Last week’s EU summit in Brussels, where Brexit negotiations were key, did not go well for Theresa May. Politics remain key for sterling and the main outcome was no confirmation of a November summit given the lack of progress. The focus for Brexit has now shifted towards the December summit, though an earlier meeting remains a possibility. Meanwhile, Mrs May remains under fire at home, with concerns raised on all sides over the proposed extension of the transition period. Sterling will no doubt continue to be buffeted by any further Brexit developments.
The recent data continues to have relatively little impact on sterling. Last week we saw an increase in wage growth with a 2.7% increase in the three months to August. Meanwhile, Inflation fell, with ‘core’ inflation falling below 2%. Retail sales were also softer than expected in September. With very little data out this week, we are likely to continue to see a reaction to political and Brexit-related developments. In this way, sterling’s softness it has largely overlooked relatively resilient economic data.
GBPEUR – 1.1350
GBPUSD – 1.3067
One of the major events in Europe this week is the European Central Bank meeting. The ECB is expected to leave rates unchanged and restate their commitment to end net asset purchases by the end of the year. The ECB’s policy decision on Thursday will be followed by President Draghi’s press conference. Concerns were raised at the previous meeting over protectionist policies and financial market volatility. Growth forecasts were revised down previously and inflation remains around 2%, though ‘core’ inflation is well below target at 0.9%.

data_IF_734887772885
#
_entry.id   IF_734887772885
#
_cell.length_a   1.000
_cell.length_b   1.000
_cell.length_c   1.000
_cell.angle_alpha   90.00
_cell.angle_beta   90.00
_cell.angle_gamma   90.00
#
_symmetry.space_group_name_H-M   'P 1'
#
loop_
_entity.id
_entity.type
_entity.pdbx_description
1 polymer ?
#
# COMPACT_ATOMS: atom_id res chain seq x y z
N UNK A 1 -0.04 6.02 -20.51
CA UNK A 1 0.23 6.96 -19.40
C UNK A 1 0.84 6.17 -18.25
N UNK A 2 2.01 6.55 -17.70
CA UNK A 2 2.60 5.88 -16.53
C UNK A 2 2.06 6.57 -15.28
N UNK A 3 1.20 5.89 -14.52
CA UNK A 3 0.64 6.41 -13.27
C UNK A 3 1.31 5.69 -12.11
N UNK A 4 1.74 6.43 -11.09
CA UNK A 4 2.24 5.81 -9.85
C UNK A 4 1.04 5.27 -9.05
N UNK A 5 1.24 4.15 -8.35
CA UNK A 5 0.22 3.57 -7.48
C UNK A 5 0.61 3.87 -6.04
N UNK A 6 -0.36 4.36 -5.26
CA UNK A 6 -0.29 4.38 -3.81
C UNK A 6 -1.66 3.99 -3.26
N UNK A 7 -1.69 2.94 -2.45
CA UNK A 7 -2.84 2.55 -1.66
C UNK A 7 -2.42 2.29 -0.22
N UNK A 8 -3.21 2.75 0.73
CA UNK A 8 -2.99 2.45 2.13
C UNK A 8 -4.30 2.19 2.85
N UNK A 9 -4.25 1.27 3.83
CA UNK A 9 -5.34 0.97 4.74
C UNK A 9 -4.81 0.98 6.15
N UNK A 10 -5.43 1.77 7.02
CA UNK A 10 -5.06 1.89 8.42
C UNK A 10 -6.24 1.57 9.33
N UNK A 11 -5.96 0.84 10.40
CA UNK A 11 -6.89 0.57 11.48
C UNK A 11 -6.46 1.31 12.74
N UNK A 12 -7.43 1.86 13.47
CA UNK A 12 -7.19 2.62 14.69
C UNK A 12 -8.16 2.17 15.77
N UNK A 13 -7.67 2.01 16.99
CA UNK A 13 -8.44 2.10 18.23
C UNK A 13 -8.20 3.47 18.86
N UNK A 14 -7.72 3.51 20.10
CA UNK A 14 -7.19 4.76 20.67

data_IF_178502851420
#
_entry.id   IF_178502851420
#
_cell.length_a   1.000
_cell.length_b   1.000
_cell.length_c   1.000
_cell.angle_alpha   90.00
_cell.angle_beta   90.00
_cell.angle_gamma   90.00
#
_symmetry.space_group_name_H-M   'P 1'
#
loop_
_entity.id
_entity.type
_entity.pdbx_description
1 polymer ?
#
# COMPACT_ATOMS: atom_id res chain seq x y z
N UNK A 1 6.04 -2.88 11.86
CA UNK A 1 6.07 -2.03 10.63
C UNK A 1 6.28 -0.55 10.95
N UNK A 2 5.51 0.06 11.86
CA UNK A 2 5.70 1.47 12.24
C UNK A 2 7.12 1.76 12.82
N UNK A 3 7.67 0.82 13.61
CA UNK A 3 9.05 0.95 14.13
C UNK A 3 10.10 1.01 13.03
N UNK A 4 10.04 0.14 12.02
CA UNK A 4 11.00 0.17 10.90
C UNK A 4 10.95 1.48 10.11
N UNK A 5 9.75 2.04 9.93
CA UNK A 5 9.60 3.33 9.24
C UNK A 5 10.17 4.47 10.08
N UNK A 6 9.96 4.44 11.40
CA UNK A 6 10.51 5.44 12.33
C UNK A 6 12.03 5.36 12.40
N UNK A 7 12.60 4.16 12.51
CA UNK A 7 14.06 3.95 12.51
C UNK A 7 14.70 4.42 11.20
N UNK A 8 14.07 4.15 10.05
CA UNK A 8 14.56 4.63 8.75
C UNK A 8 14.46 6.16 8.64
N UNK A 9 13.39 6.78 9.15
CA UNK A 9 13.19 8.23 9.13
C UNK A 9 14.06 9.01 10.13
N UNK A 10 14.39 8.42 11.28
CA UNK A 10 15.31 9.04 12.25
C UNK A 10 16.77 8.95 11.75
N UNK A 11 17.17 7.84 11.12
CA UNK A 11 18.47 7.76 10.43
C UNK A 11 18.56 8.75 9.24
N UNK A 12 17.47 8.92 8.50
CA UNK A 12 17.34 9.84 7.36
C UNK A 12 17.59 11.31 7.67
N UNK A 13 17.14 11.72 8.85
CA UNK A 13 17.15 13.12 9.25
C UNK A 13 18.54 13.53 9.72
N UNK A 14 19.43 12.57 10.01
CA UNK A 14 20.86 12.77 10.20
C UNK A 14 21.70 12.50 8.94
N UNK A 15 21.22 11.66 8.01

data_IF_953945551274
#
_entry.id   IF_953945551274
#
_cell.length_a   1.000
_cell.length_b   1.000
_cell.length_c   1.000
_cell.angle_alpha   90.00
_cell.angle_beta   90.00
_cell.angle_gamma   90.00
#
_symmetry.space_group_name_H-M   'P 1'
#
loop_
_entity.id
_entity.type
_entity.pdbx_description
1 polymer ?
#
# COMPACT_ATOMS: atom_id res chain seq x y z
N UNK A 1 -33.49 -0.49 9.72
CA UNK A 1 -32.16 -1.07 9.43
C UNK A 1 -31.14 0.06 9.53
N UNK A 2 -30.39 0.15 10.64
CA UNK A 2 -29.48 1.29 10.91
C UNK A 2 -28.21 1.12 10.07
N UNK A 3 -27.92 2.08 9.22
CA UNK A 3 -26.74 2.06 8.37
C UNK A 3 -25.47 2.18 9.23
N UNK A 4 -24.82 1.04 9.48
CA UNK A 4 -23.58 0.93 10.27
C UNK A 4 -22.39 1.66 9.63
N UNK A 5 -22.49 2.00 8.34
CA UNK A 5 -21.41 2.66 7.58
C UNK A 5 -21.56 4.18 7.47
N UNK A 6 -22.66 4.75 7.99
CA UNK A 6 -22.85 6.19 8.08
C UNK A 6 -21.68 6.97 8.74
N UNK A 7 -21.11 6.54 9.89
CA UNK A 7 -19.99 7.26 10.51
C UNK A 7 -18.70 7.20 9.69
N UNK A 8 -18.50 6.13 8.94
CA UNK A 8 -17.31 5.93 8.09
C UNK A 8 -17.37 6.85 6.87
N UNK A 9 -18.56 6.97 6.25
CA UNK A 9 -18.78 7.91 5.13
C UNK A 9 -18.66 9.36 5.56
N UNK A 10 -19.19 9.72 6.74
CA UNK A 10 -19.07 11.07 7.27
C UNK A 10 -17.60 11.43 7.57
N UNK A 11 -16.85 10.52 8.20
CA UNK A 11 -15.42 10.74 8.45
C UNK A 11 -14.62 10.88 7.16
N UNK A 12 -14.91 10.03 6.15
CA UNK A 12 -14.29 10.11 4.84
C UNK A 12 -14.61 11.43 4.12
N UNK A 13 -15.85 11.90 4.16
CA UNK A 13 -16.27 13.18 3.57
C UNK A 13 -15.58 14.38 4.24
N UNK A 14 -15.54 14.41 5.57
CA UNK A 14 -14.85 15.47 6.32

Concerns remain around Italy’s budget, with an explanation of the deviation expected to the EU leaders early this week. S&P is expected to deliver an updated rating decision at the end of this week, with a downgrade likely. Moodys are expected to review their rating at the end of the month.
This week has some significant data with Eurozone PMIs giving the first signs of economic growth for the fourth quarter. Manufacturing and services are expected to have fallen. The German IFO survey will provide further sentiment on the EU’s largest economy. Last week’s German ZEW survey showed a marked fall in the expectations component which does not bode well. This week will also see policy decisions from the Riksbank and Norges Bank. No change is expected from either.
EURUSD – 1.1513
EURGBP – 0.8811
The data in the US paints a relentlessly positive picture. Last week saw industrial production continue to grow strongly. Retail sales were higher, but only marginally. This week, we expect the third quarter GDP numbers to confirm the continued strength of the economy, showing an annual rate of around 3.6%. Meanwhile, September’s durables goods orders are expected to dip slightly on the month. The large-ticket transport element means that this can be a volatile number. The positive data supports further rate hikes and could mean potential increases to the Fed’s 2019 forecasts.
With a further interest rate decision in North America, Canada is likely to follow the US path of interest rates, with a third hike this year. The Bank of Canada remains behind the Fed in its increases, but recent elevated inflation and the progress on the trade deal with the US and Mexico suggest that rates will be lifted. Elsewhere, ongoing US trade negotiations and withdrawal from the Nuclear treaty will continue to concern markets.
GBPUSD – 1.3067
EURUSD – 1.1513
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*Interbank rates correct as at 7 am on the date of publishing